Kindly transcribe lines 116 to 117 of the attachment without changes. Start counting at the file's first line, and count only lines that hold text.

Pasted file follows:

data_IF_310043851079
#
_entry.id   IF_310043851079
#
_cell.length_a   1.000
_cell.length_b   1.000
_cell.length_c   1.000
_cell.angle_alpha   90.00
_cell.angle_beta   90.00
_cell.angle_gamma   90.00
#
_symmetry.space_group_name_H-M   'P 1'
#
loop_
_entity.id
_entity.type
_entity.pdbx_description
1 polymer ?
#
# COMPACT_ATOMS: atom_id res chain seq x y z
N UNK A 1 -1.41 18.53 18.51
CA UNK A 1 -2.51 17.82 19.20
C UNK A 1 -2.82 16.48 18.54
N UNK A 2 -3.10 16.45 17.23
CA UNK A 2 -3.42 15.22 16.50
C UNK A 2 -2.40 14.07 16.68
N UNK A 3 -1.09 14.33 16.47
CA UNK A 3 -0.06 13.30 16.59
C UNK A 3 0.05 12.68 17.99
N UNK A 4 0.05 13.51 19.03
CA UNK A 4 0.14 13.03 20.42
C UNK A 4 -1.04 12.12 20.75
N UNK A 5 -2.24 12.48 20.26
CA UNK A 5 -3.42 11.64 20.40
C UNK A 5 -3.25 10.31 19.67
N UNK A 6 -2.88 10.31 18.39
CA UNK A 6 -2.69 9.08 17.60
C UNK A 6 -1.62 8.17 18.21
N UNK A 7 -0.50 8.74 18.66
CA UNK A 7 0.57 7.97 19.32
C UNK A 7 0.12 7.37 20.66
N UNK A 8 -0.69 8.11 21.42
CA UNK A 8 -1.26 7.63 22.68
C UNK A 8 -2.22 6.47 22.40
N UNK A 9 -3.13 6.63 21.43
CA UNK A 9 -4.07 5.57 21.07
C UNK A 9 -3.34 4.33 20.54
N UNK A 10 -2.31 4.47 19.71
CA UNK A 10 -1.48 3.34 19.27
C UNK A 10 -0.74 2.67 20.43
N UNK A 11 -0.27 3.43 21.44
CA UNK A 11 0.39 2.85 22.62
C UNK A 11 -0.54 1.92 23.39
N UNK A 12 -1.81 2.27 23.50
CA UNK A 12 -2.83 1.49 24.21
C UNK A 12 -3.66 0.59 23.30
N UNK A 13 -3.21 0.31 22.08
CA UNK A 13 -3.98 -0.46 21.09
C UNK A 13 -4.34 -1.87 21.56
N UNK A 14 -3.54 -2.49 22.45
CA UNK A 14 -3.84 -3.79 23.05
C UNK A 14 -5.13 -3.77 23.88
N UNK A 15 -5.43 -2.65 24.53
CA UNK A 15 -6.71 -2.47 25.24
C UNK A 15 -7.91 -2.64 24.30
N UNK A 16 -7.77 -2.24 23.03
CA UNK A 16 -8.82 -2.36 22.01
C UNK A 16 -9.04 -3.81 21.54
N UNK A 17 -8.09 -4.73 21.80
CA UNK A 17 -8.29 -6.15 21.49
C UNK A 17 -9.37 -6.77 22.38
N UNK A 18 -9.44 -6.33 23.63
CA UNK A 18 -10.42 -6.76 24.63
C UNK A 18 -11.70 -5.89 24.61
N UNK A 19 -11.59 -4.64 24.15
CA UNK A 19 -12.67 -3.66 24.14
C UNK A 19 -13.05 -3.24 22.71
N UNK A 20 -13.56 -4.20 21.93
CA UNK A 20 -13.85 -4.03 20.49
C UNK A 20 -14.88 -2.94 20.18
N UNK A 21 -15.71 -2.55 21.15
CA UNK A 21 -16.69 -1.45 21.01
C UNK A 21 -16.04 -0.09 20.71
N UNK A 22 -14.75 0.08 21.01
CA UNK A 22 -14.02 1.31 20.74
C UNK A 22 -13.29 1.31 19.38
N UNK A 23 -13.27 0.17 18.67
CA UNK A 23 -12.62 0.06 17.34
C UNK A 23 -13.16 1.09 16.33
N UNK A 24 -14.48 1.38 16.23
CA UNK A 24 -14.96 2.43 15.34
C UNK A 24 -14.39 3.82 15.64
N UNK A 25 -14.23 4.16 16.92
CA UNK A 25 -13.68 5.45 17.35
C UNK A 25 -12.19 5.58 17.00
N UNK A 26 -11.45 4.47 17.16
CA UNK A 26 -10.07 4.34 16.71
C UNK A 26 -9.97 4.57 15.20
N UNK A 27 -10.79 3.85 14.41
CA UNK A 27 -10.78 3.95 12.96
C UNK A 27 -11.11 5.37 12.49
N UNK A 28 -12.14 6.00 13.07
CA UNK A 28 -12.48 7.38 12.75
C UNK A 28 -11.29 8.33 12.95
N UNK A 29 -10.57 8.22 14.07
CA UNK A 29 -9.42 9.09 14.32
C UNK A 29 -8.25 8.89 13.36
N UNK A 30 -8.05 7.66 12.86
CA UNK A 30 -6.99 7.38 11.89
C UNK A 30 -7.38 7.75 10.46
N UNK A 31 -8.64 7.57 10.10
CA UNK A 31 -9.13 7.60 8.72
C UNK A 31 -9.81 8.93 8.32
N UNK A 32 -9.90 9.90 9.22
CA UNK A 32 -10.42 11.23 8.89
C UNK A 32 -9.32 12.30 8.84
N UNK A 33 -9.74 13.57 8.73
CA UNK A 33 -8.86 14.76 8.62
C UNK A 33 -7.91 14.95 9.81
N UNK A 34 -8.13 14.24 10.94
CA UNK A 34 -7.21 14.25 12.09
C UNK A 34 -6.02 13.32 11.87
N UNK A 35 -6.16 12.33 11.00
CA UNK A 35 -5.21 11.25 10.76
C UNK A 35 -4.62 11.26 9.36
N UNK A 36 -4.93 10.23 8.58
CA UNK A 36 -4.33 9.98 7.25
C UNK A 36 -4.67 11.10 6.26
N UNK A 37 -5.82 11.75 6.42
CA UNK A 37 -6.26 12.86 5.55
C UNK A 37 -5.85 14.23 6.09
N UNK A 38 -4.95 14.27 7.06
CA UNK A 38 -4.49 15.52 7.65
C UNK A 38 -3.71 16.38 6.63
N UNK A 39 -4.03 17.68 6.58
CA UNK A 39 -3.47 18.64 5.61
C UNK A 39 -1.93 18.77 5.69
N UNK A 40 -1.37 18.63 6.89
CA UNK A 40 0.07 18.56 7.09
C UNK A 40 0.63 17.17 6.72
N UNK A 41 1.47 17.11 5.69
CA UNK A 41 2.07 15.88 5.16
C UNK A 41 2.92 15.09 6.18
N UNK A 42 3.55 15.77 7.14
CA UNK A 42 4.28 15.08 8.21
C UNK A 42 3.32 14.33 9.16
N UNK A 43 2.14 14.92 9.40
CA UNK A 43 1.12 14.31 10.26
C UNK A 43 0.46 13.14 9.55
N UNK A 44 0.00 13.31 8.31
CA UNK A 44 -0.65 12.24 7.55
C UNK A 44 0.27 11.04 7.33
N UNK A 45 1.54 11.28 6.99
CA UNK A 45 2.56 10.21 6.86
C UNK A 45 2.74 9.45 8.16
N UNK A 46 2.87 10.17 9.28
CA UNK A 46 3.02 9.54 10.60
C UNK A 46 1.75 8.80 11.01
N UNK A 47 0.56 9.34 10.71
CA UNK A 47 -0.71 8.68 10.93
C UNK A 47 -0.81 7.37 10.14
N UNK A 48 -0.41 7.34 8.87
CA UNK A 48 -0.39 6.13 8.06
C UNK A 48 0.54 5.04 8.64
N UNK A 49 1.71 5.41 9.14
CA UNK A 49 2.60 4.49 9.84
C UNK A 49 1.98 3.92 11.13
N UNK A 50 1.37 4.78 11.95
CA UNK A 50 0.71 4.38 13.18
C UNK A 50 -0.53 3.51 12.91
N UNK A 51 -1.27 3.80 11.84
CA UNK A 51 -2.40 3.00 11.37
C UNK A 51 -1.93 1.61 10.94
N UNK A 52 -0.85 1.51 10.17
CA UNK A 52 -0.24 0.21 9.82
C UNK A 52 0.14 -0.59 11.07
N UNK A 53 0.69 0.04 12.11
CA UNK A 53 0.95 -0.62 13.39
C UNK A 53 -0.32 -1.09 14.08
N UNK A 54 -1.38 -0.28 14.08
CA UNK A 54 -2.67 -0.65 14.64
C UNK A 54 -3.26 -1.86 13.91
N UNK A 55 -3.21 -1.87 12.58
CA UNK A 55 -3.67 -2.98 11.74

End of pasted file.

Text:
C UNK A 32 -9.32 12.30 8.84
N UNK A 33 -9.74 13.57 8.73